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Michigan entertainment venues helped by new state, federal aid packages
Some help is on the way for Michigan's music and entertainment venues thanks to new state and federal financial aid packages.
Both measures include monies for the national #SaveOurStages campaign spearheaded by the National Independent Venue Association (NIVA) after clubs and theaters were forced to close by the COVID-19 pandemic in March and have remained largely shuttered since. The Michigan package includes $3.5 million earmarked specifically for those venues, while the federal government's COVID-19 Relief Bill includes $15 billion "in dedicated funding for live venues, independent movie theaters, and cultural institutions" -- along with $300 per week in enhanced unemployment insurance for workers.
"They were the first to close and probably will be the last to open...and without help it's clear they probably won't survive," Michigan state Sen. Curtis Hertel Jr. said by phone on Monday, Dec. 21, who helped spearhead aid for the venues in the package. "Even what we did will probably only barely cover the cost of a few months for them."
Hertel added that the venues "have a real economic impact in their communities and they add to our culture opportunities" and therefore need to be assisted as the pandemic shutdowns continue. He also noted that the venue operators have largely been complaint with state health restrictions and protocols during the past nine months and haven't tried to defy or dodge those edicts like some of their counterparts in the restaurant and movie theater industries.
"What struck me is they weren't arguing to open; They knew that wasn't right," Hertel said. "These are people that did the right thing. They want to continue to do the right thing. They're not asking to do the wrong thing. They just care about their business and their staffs, and they won’t' exist if we don't step up and do something. I thought (aid) was the most appropriate thing to do."
The aid packages are expected to be signed in short order by Gov. Gretchen Whitmer and President Donald Trump.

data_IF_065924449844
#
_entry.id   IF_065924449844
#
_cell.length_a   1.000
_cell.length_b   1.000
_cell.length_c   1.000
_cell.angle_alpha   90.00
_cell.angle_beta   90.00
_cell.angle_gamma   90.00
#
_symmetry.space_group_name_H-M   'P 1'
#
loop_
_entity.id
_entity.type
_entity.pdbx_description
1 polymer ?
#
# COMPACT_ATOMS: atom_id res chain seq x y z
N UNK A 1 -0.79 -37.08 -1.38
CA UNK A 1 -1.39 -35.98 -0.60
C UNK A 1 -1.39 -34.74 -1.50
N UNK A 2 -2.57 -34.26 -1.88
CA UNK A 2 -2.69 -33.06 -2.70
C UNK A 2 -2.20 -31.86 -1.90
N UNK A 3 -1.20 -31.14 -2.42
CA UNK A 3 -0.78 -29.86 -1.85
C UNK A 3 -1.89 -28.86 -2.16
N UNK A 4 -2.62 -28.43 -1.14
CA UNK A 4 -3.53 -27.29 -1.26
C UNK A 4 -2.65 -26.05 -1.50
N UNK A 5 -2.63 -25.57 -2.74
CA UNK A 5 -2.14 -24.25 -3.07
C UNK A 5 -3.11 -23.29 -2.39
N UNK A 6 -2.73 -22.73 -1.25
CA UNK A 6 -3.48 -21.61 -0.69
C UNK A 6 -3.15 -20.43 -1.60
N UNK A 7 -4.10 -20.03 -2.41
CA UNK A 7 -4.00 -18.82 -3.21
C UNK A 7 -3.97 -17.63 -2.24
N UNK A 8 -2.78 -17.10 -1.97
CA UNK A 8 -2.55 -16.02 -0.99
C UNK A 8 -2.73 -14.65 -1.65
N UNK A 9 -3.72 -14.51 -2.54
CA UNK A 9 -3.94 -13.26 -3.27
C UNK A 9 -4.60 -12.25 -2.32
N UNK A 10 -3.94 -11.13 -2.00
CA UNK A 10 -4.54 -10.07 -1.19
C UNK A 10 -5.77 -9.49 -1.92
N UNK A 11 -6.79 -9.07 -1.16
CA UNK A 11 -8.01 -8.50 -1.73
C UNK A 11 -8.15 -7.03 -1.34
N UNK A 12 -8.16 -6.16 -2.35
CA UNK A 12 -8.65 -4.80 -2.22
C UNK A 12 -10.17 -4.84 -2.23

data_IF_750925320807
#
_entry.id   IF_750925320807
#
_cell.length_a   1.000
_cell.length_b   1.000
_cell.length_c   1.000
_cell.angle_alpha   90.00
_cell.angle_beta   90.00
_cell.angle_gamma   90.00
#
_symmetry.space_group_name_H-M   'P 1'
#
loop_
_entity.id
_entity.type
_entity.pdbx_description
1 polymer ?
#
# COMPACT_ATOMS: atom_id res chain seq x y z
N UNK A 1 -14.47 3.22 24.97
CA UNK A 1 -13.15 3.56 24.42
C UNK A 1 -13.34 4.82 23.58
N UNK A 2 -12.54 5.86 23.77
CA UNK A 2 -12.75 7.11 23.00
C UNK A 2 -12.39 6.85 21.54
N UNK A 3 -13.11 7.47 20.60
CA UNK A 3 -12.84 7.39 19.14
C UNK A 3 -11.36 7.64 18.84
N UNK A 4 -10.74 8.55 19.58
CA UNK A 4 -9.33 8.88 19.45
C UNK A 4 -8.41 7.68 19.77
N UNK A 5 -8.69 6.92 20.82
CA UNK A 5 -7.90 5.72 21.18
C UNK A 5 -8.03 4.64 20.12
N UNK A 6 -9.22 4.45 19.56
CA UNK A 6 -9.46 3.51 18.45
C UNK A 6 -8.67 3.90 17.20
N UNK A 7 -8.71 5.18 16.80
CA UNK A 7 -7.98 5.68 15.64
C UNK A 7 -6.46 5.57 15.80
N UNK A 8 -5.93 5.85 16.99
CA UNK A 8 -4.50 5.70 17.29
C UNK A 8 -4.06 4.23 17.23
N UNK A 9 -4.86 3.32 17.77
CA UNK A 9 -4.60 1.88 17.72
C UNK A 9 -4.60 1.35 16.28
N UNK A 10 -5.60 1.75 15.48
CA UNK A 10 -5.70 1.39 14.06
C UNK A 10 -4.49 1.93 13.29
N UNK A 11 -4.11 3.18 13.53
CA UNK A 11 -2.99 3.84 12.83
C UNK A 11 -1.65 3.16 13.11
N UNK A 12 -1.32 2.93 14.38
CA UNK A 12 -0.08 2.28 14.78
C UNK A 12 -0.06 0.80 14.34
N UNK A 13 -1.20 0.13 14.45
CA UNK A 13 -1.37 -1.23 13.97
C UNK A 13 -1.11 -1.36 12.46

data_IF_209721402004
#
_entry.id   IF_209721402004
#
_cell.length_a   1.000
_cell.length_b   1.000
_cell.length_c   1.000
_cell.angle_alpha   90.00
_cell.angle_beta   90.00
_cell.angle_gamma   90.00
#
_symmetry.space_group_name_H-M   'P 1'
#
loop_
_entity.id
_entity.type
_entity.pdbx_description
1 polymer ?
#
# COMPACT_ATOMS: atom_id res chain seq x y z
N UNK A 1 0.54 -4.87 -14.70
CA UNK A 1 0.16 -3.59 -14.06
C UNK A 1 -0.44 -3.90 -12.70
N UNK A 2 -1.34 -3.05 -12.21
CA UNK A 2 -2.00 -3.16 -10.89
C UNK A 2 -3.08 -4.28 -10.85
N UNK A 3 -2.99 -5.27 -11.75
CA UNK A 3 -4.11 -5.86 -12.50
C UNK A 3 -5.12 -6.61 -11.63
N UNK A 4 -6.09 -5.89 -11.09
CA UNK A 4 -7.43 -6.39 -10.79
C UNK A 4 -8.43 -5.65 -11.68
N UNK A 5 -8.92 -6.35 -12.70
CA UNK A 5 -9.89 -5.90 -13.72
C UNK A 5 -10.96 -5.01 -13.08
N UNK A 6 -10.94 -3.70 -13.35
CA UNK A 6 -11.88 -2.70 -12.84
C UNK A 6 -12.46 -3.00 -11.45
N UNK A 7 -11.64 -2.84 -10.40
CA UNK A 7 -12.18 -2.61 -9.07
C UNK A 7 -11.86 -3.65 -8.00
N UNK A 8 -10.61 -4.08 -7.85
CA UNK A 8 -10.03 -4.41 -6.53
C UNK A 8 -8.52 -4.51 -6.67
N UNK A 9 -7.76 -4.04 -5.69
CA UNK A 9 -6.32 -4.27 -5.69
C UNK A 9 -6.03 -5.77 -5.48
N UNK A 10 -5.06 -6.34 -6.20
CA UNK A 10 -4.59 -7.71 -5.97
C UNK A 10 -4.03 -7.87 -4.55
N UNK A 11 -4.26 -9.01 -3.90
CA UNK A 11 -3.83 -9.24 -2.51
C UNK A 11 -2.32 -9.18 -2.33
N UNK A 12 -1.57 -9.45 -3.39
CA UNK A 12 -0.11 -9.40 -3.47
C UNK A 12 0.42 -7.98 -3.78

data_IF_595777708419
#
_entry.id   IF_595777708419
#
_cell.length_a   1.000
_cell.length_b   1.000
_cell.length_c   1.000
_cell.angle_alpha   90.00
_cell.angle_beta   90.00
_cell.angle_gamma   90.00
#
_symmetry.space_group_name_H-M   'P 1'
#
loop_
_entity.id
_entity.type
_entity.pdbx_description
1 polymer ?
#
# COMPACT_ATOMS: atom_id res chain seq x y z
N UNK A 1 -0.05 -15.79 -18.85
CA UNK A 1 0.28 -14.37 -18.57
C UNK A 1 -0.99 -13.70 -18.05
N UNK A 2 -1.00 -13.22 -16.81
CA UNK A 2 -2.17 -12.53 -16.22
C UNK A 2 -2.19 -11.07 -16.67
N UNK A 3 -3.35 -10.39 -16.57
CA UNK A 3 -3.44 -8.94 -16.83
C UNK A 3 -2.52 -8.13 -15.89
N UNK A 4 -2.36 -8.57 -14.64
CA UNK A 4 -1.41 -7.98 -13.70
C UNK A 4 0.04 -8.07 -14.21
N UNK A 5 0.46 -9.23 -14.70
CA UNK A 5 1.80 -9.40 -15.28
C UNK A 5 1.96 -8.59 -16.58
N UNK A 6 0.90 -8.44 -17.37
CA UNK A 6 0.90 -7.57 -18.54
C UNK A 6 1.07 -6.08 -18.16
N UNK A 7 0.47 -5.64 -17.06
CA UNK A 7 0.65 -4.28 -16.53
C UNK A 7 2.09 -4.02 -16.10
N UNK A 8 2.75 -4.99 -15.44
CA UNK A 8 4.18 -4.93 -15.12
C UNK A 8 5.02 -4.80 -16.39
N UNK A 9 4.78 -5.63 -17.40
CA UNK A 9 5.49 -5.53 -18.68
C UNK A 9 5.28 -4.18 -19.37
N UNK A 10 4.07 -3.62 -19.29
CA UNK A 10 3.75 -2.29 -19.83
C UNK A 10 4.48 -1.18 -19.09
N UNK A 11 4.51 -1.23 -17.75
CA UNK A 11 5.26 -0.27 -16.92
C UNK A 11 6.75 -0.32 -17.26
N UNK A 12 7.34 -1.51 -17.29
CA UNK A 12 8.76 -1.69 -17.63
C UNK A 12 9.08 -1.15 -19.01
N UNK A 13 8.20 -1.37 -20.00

Hertel was joined in pushing #SaveOurStages by fellow senators Jim Stamas, Winnie Brinks and Jeff Irwin and representatives Lynn Afendoulis, Rebekah Warren and Rachel Hood. They were assisted by the recently formed Michigan Independent Venue and Promoter Association (MIVPA), an offshoot of NIVA.
"We're unbelievably happy that the state has decided to do something," said MIVPA co-founder Scott Hammontree, who owns the Intersection and other clubs in Grand Rapids and is the Michigan precinct captain for NIVA. Though MIVPA had been pushing for $10 million, Hammontree acknowledges that $3.5 million "was basically all we could get at this time...We will continue to push further along."
Cary Denha, owner of the Magic Bag in Ferndale, said he was "absolutely thrilled" with the #SaveOurStages aid, adding that the legislators "really listened, and helped tremendously. I know now we are going to make it to the other side of this thing." Marianne James, executive director of The Ark in Ann Arbor, noted that the funding is "a welcome start and much-needed for the continued survival of live music in Michigan. It's also a tribute to our colleagues across the state who have been working so hard to be heard, and the legislators on both sides of the aisle who have listened and responded.
Mark Ridley, who owns the Comedy Castle in Royal Oak, added that, "The timing of this aid will assist...venues such as mine to hang on and reopen safely. With the vaccine on the horizon, the comedy and music-loving public are more than ready to go back to their favorite venues when they reopen. This really helps."
The touring trade magazine PollStar recently reported that the U.S. live music industry will lose more than $30 billion this year due to the pandemic, which has impacted more than 147,000 related business -- including venues of all sizes as well as support services such as staging, equipment and transportation. Some state venues were able to open intermittently, using outdoor stages and, in the case of Pontiac's Crofoot complex, holding drive-in concerts. Others have used virtual, online programming to present concerts and raise money.
Several other small funds have been set up around the state to help both venues and artists affected by the shutdowns.
Though some concerts are scheduled already for 2021, any sense of restarting remains speculative at this point, although executives with Live Nation, the world's largest promotion firm, have predicted a "robust" return during the summer.
Reacting to the federal aid, Dayna Frank, NIVA's Minneapolis-based board president, said in a statement that, "We're thrilled that Congress has heard the call of shuttered independent venues across the country and provided us a crucial lifeline...We're also incredibly grateful that this bill provides Pandemic Unemployment Assistance which will help the millions of people who lost their jobs through no fault of their own during this economic crisis.
"This legislation...will assist those in the greatest need and ensure the music lives on for generations to come."
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